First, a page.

Caldwell Inspires Student’s Passion for Organic Chemistry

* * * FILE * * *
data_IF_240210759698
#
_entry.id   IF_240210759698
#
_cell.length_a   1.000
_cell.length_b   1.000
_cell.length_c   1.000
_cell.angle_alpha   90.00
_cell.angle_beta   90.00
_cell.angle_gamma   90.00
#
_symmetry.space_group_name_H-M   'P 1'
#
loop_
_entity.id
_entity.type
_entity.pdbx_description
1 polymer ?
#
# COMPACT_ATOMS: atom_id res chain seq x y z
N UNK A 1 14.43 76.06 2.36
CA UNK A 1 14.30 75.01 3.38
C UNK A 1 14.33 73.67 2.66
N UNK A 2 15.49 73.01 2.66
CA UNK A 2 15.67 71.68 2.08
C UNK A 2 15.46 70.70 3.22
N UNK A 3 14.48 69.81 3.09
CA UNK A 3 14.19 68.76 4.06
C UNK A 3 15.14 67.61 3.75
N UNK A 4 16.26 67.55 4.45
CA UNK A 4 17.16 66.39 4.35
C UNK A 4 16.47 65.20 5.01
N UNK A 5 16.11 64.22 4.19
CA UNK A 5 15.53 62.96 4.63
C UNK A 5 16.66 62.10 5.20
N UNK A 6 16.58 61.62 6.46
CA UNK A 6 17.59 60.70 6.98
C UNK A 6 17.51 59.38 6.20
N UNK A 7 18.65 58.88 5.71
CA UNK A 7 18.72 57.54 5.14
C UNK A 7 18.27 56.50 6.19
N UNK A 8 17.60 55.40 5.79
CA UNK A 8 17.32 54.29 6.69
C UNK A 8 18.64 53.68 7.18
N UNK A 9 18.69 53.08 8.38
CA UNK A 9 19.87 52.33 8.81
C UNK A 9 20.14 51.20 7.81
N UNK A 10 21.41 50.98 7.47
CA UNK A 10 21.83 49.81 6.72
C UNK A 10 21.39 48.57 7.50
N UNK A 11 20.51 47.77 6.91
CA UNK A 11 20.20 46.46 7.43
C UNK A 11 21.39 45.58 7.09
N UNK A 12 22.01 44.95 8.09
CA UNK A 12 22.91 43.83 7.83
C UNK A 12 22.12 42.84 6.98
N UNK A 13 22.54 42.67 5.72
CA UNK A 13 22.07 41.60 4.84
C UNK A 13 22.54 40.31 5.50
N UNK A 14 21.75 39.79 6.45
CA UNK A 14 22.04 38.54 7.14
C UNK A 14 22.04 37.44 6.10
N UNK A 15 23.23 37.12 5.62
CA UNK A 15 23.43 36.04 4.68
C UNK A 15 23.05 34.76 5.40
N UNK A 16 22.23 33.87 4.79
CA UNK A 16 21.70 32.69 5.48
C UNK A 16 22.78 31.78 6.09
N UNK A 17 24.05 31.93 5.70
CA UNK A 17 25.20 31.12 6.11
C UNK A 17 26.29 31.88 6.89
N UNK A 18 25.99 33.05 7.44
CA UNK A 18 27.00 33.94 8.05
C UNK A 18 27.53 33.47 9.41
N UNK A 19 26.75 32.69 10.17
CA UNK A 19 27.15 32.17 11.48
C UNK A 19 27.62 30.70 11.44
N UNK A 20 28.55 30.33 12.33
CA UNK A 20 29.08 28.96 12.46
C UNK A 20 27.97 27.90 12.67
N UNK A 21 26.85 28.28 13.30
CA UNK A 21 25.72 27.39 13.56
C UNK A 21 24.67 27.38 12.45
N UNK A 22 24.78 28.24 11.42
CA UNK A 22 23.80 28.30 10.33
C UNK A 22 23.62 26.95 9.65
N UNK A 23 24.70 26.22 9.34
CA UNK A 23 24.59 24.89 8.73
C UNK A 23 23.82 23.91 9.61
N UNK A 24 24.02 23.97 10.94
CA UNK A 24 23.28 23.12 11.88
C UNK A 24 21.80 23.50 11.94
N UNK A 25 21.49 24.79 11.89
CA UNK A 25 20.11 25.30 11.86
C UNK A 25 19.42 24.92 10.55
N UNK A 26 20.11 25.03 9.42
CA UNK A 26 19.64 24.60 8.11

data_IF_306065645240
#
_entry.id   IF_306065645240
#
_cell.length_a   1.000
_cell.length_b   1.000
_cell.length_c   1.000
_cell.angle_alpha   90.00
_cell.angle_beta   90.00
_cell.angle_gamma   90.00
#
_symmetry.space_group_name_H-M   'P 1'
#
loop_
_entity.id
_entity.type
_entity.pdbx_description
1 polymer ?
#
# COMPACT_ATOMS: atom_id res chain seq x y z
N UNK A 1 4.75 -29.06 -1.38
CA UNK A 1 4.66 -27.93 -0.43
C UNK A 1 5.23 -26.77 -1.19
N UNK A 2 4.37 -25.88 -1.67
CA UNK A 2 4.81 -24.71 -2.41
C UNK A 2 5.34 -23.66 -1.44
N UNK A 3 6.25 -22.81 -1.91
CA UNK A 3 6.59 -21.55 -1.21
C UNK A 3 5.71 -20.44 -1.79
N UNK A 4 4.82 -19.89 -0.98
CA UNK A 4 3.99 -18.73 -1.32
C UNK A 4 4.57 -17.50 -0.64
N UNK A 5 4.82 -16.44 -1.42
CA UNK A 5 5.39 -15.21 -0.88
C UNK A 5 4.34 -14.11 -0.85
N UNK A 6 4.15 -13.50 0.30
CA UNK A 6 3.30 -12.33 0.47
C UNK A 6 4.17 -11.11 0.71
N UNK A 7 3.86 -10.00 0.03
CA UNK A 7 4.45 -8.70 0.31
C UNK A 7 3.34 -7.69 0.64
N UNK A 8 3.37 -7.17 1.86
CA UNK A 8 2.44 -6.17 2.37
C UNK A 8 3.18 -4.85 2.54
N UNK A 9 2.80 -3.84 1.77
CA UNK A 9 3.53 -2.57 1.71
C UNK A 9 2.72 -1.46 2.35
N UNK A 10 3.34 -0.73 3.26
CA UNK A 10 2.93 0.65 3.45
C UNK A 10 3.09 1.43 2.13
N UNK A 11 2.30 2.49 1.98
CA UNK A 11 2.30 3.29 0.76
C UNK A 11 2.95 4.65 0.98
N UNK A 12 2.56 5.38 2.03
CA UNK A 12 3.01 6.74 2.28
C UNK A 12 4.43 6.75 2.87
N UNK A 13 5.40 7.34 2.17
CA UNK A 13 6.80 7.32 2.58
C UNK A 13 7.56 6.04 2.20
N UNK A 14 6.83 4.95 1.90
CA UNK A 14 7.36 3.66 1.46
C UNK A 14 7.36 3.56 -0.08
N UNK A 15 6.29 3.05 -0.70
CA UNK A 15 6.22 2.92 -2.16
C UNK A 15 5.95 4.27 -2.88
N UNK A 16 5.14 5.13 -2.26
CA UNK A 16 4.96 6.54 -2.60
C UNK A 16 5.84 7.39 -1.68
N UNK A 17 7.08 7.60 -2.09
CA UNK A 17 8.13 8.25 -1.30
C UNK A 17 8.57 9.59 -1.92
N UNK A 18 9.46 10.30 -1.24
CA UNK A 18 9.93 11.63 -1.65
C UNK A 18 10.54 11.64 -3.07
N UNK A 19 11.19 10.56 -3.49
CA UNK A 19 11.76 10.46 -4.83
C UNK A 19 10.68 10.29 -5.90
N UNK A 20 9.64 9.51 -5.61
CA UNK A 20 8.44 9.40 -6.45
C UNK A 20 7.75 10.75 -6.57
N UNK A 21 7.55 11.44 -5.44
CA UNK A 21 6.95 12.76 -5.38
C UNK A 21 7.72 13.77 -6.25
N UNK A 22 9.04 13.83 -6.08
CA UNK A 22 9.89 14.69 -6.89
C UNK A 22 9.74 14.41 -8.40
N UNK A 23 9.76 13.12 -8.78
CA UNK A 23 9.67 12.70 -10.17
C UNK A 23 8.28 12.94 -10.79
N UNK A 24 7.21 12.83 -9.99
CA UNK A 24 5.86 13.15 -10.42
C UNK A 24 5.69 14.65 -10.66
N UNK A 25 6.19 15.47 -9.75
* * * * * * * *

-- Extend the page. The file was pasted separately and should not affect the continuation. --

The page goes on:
Paige Silvia’s face lights up when she speaks about organic chemistry and how assistant chemistry professor Xiaolei Gao, Ph.D., has inspired her passion for the discipline. A biology major, Silvia added a chemistry minor after taking Gao’s organic chemistry class. This past summer she took part in Caldwell’s STEM Advance summer research internship program, made possible by a U.S. Department of Education grant. For more than 80 hours Silvia worked one on one with Gao on C-H activation, a key concept in synthetic organic chemistry. The experience was educational, challenging and rigorous. Silvia recalls how at one point she was struggling with a skill and tried to master it more than 50 times in one week. “It was so aggravating,” says Silvia, but Gao patiently guided her. “And then I finally got it down.” Having Gao to help her, “not just [with] a sea of other students, motivated me and made me want to go into this more.” Later in the summer, Silvia and Gao traveled to Atlanta to participate in a conference at Emory University. Silvia presented her poster on “Development of Robust C-H Activation Reactions to Incorporate into Undergraduate Laboratory Course,” attended presentations by professionals and engaged in networking. And there were some “wow” moments. “You learn so much in school, especially in organic chemistry. On paper you can read, memorize, but when I went to the conference I was like ‘That’s a real-world reaction of what I knew,’” Silvia says. (Silvia’s work was also funded by an award Gao obtained from the National Science Foundation Center for Selective C-H Functionalization at Emory University.) Gao chose to work on C-H activation because she believes there is a strong need to incorporate hot topics in current chemistry into undergraduate laboratory courses, exposing students to today’s cutting-edge science to inspire the next generation of scientists. “Organic chemistry laboratory courses have not changed much in the past 50 years,” she explains. Although the field of organic chemistry has advanced tremendously, and many new and exciting reactions were discovered in recent decades, “few of them made it into college classrooms.” She is working to counter that by bringing contemporary organic chemistry studies to her students. During the summer internship, Silvia also mentored a high school student who wanted to explore organic chemistry further to see if he would like to pursue those studies. “Paige was a wonderful mentor … She learned leadership skills in the process,” Gao says. Silvia’s internship was made possible through the historic $4,979,840 competitive grant Caldwell received from the U.S. Department of Education Hispanic-Serving Institutions STEM and Articulation Program to benefit Hispanic and low-income students planning careers in science, math and computer science. She successfully completed the internship while working another summer job and staying in shape as a student athlete on the softball team. The first in her family to attend college and the daughter of hard-working parents, she is proud of her Puerto Rican heritage and happy that the STEM grant program focuses on making opportunities available to Hispanic students. Her father is a heavy-equipment operator, and her mother has worked for the state government in human resources for years. Although her mom loves her job, she has always told her daughter that she wants her to have choices in the work world. “They wanted me to go to college so I have options, so I have an opportunity to do what makes me happy,” says Silvia, who grew up in Taunton, Massachusetts. As Silvia looks forward to the new school year—when she will graduate a year early—she is grateful to Caldwell and Gao for helping her find her passion. “I chose Caldwell for one-on-one connections.” The choice has proven to be a good one. The way forward for her is clearer now as she looks into graduate schools for chemistry. “This is what I want to do. This is what I can do and what I love.” STEM Advance summer research interns Samuel Annan and Paige Silvia working in the lab.